The Seed Thieves—Revisited: Scarecrow Cross

To join with those all around the globe celebrating the 10th anniversary of The Seed Thieves, my first collection of poems,  I have decided I will share a weekly poem from the collection with some insider information, because 1) why not, and 2) I’m weary of how so many dozens of famous critics have misread my work over the years and 3) you’ll seem so much smarter at your The Seed Thieves 10th Anniversary Party to have these insider tidbits at your disposal.

SCARECROW CROSS

Scarecrow, what now? Once in a long
gone time, I stitched you thread by thread,
helped weave, across your wooden spine—
small thrush busy at a nest—a thatched cross
of arms, a tattered fashion of rags and rope

stolen from my father’s chest. Now, the last stalks
sway and shiver as I watch you wrecked from far away:
in low approach, the crows arrive; the seed thieves
dive and dive. The murder’s here. What now?
Two crows perch, one on each shoulder;

their talons here to unravel you. A dark caw,
a shred of feathers, one pecks the straw heart,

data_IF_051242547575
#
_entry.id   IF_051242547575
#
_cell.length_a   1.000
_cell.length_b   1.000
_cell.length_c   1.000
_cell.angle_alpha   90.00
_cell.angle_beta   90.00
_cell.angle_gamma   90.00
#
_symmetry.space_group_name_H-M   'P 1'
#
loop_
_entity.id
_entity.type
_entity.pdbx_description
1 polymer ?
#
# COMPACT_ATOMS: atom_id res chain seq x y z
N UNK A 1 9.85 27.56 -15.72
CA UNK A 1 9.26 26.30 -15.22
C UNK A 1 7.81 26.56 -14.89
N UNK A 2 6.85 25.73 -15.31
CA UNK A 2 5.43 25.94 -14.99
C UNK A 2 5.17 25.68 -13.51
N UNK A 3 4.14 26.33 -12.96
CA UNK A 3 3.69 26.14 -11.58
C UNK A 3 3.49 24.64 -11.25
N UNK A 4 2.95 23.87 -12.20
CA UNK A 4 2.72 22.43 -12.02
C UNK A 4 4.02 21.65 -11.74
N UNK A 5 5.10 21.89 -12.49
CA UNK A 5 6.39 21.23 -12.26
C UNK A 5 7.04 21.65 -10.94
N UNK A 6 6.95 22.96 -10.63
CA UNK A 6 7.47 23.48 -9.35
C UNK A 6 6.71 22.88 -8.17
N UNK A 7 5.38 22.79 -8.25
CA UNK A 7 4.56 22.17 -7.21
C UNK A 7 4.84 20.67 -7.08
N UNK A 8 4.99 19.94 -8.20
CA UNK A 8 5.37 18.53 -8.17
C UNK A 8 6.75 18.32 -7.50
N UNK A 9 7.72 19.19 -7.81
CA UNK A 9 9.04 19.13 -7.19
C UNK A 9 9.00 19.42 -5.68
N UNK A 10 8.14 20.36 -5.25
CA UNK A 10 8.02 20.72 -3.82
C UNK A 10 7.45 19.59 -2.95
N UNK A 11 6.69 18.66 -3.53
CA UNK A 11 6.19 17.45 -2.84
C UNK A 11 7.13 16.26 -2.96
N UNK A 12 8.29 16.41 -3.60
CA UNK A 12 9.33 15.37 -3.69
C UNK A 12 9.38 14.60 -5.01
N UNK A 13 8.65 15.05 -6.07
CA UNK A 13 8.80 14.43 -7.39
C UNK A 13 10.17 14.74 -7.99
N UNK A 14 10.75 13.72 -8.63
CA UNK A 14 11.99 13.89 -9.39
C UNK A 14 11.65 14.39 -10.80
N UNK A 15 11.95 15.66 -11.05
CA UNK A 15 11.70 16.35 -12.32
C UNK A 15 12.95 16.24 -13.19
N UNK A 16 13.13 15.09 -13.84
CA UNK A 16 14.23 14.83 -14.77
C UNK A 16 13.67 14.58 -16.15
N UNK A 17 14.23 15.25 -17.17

another claws the burlap face apart.
Should I pray? Should I turn away? Half stand
in hungry shadows, half fly in famished light.

 


{I started with this poem because it is where I discovered the title of the collection, after the fact. The poem was inspired by a conversation with my friend Patrick Ramos, who had told me I’d appeared in his dream holding a scarecrow that disassembled into a cross. I loved the image and knew immediately I had to write the poem. The poem encapsulates my personal struggle with trying to remain strong enough to ward off a sense of doom/danger, despite the dissolution of my faith. It was composed in Spring, 2000 and is haunted by the Columbine massacre; the image of the two killers in dark trench coats swooping toward the school was at times superimposed on my crows during composition. The shadows vs. light, doubt vs. faith thread that runs throughout The Seed Thieves is central here. The construction of childhood faith is emphasized in stanza one, distance and dissolution in stanza two; the third stanza opens into the ultimate question—whether to pray or turn away. “Half” refers to the crows, and to us.—RF, 2/19/16}

For more Revisited poems from The Seed Thieves, hit up the HOME PAGE. 

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